Monday, December 12, 2011

Some thoughts on “bullying”

Glenn Greenwald has a post up about the use of the word “terrorism.” An excerpt:
This topic is so vital because this meaningless, definition-free word — Terrorism — drives so many of our political debates and policies. Virtually every debate in which I ever participate quickly and prominently includes defenders of government policy invoking the word as some sort of debate-ending, magical elixir: of course President Obama has to assassinate U.S. citizens without due process: they’re Terrorists; of course we have to stay in Afghanistan: we have to stop The Terrorists; President Obama is not only right to kill people (including civilians) using drones, but is justified in boasting and even joking about it, because they’re Terrorists; of course some people should be held in prison without charges: they’re Terrorists, etc. etc. It’s a word that simultaneously means nothing and justifies everything.
I wonder if a similar phenomenon is starting to occur with the word “bullying.” Of course, no one likes a bully, and we’d all like to see less bullying in schools. But when I hear people talk about a “War on Bullying,” and about “crackdowns” and “zero tolerance,” and when I hear the word applied to an increasing range of conduct (see Iowa City’s definition here), I get an uncomfortable sense of deja vu. I can’t help wondering whether the word “bullying” is being used as a rhetorical tool to generate support for – or quell opposition to – the schools’ use of increasingly authoritarian practices to “manage behavior.” Is policing more conduct and punishing more kids the best way to teach kids to treat each other well?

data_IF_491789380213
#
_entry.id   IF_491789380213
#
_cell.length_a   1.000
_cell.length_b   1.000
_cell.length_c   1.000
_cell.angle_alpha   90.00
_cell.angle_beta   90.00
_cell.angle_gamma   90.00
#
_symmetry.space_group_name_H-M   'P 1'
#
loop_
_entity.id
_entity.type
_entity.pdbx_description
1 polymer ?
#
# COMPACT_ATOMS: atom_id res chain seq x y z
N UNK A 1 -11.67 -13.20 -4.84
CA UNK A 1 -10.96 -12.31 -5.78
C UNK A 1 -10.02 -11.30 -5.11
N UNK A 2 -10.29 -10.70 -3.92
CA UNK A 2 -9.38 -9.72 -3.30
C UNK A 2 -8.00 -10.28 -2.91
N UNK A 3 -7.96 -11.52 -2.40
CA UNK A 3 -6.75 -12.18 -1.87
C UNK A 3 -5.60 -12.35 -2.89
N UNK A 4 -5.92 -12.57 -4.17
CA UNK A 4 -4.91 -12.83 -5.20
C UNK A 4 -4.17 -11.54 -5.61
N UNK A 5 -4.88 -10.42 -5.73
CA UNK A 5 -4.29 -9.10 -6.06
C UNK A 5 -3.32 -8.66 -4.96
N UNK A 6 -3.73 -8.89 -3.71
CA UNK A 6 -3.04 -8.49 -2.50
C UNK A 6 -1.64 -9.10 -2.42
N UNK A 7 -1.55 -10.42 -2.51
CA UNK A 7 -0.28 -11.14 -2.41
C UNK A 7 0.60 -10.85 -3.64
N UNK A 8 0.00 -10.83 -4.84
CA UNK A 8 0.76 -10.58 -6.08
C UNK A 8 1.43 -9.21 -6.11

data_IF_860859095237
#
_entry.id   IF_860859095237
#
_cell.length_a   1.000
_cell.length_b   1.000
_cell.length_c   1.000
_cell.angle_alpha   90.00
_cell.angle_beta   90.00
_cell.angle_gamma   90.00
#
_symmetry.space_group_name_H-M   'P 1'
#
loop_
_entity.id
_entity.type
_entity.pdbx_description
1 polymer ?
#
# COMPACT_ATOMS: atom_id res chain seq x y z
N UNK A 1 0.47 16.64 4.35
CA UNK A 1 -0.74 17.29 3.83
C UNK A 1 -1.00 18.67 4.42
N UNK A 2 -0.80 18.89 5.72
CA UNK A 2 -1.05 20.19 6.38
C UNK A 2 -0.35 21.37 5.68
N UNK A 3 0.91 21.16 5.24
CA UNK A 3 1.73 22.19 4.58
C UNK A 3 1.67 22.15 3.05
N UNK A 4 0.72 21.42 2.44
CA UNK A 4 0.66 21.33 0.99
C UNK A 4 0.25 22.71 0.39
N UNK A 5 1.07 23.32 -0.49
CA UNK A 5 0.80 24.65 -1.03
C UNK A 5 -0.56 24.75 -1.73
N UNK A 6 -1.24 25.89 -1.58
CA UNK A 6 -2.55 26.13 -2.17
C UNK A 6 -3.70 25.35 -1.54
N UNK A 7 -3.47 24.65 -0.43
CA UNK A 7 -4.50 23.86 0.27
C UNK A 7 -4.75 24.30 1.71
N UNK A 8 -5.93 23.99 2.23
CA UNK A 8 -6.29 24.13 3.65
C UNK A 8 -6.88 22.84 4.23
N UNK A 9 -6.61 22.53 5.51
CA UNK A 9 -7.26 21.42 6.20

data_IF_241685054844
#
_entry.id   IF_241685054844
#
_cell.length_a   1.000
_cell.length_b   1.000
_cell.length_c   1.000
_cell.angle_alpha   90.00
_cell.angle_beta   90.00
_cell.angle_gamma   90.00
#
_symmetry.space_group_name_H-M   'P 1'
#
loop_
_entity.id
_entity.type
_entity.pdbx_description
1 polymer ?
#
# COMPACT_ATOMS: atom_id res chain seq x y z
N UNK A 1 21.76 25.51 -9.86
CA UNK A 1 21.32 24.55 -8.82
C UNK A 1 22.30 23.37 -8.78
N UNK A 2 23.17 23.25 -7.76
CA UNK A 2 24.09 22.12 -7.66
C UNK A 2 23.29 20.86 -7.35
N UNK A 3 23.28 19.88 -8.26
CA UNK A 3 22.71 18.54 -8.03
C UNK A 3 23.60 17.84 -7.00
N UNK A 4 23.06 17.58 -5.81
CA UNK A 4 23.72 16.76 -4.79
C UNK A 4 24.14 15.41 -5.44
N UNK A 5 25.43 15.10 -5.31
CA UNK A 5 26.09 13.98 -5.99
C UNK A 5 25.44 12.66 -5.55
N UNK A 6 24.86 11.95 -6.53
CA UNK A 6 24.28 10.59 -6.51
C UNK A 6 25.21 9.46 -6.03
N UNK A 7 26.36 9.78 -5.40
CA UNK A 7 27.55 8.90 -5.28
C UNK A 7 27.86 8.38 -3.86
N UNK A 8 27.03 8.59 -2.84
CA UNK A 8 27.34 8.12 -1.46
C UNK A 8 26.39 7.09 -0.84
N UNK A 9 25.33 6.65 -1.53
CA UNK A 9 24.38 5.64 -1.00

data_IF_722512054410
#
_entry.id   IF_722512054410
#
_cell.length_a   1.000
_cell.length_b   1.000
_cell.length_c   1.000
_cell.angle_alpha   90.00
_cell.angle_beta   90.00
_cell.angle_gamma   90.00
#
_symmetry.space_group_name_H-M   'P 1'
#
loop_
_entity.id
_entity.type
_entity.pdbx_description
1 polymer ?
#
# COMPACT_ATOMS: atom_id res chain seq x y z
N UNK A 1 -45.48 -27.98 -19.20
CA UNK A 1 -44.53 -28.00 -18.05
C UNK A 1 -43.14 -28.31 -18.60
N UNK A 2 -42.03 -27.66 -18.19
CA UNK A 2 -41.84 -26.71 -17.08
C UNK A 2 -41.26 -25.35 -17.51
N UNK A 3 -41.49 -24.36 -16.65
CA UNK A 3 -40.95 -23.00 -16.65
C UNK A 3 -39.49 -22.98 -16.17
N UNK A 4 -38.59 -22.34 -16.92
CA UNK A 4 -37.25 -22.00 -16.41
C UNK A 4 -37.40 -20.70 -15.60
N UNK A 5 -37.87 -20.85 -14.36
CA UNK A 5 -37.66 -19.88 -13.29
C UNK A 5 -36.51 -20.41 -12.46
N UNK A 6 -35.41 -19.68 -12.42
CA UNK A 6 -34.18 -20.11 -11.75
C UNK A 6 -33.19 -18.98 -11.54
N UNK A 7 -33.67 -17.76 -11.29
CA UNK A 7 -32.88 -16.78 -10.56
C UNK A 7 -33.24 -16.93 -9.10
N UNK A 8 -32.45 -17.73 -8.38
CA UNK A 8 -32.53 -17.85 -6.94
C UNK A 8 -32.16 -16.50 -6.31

I don’t think we should take the War on Drugs, for example, as our model for how to address a social problem. Bullying, like drug abuse, is a real problem, but it doesn’t automatically follow that a heavy-handed law enforcement approach is the solution.

This is particularly true in the context of bullying, because the more schools use coercion to address bullying, the more they are modeling coercive behavior. The school, after all, is telling the kids how to act, giving them no say in what it demands of them, then policing their behavior and punishing them if they don’t comply – sometimes even casting them out of the community (via suspension or expulsion). Schools can’t avoid doing some of that. But consider how often “bullying” resembles those same actions. Is it possible that some of the bullies are acting out what they see around them? How confident can we be that, if the school intensifies its focus on punitive enforcement, the kids will start to treat each other better instead of worse? And shouldn’t we be concerned about the other values that end up getting taught – even to the “well-behaved” kids – the more the school starts resembling a police state?

Greenwald and others have also written about the double standard that often applies when the words “terrorism” and “torture” are used to refer only to what other people do, and not to what we do. Similarly, it’s hard to come up with a fair definition of “bullying” that wouldn’t apply to some of what schools do to kids in the name of compulsory learning. When one kid coerces and intimidates another, it’s “bullying.” When the school coerces and intimidates the kids, it’s apparently something else – maybe “enhanced education techniques”?